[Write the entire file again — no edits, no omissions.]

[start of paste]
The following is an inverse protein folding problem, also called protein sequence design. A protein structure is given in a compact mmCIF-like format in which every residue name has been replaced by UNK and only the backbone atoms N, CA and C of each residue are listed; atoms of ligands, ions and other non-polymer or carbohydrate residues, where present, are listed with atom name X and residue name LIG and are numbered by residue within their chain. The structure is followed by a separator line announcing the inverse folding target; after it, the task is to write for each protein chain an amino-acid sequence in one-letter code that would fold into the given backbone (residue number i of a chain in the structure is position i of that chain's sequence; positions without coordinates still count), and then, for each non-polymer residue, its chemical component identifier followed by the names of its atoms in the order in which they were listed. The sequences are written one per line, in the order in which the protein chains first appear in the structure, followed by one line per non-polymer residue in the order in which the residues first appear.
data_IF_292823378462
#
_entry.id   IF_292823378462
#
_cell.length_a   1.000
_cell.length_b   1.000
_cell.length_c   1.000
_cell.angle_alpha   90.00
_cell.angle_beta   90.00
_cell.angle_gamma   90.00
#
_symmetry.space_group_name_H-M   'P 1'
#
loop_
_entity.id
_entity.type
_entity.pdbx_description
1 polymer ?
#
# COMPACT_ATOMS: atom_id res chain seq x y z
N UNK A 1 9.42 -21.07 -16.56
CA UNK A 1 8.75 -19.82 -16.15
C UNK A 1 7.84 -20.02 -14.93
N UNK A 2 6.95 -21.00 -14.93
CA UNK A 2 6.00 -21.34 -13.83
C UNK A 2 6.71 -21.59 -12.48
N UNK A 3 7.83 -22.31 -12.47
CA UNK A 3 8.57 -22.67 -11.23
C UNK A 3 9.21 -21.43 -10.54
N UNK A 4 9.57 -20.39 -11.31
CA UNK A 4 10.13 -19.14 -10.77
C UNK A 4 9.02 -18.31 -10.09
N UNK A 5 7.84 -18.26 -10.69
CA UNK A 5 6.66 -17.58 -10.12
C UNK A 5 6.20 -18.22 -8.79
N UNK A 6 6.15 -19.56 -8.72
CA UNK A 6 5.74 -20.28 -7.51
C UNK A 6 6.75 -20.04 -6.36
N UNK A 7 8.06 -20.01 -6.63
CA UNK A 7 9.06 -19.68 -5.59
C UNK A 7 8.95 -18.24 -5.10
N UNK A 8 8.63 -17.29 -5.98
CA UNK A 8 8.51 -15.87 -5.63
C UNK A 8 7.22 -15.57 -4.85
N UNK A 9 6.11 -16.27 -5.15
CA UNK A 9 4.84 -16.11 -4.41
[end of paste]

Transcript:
The following is an inverse protein folding problem, also called protein sequence design. A protein structure is given in a compact mmCIF-like format in which every residue name has been replaced by UNK and only the backbone atoms N, CA and C of each residue are listed; atoms of ligands, ions and other non-polymer or carbohydrate residues, where present, are listed with atom name X and residue name LIG and are numbered by residue within their chain. The structure is followed by a separator line announcing the inverse folding target; after it, the task is to write for each protein chain an amino-acid sequence in one-letter code that would fold into the given backbone (residue number i of a chain in the structure is position i of that chain's sequence; positions without coordinates still count), and then, for each non-polymer residue, its chemical component identifier followed by the names of its atoms in the order in which they were listed. The sequences are written one per line, in the order in which the protein chains first appear in the structure, followed by one line per non-polymer residue in the order in which the residues first appear.
data_IF_292823378462
#
_entry.id   IF_292823378462
#
_cell.length_a   1.000
_cell.length_b   1.000
_cell.length_c   1.000
_cell.angle_alpha   90.00
_cell.angle_beta   90.00
_cell.angle_gamma   90.00
#
_symmetry.space_group_name_H-M   'P 1'
#
loop_
_entity.id
_entity.type
_entity.pdbx_description
1 polymer ?
#
# COMPACT_ATOMS: atom_id res chain seq x y z
N UNK A 1 9.42 -21.07 -16.56
CA UNK A 1 8.75 -19.82 -16.15
C UNK A 1 7.84 -20.02 -14.93
N UNK A 2 6.95 -21.00 -14.93
CA UNK A 2 6.00 -21.34 -13.83
C UNK A 2 6.71 -21.59 -12.48
N UNK A 3 7.83 -22.31 -12.47
CA UNK A 3 8.57 -22.67 -11.23
C UNK A 3 9.21 -21.43 -10.54
N UNK A 4 9.57 -20.39 -11.31
CA UNK A 4 10.13 -19.14 -10.77
C UNK A 4 9.02 -18.31 -10.09
N UNK A 5 7.84 -18.26 -10.69
CA UNK A 5 6.66 -17.58 -10.12
C UNK A 5 6.20 -18.22 -8.79
N UNK A 6 6.15 -19.56 -8.72
CA UNK A 6 5.74 -20.28 -7.51
C UNK A 6 6.75 -20.04 -6.36
N UNK A 7 8.06 -20.01 -6.63
CA UNK A 7 9.06 -19.68 -5.59
C UNK A 7 8.95 -18.24 -5.10
N UNK A 8 8.63 -17.29 -5.98
CA UNK A 8 8.51 -15.87 -5.63
C UNK A 8 7.22 -15.57 -4.85
N UNK A 9 6.11 -16.27 -5.15
CA UNK A 9 4.84 -16.11 -4.41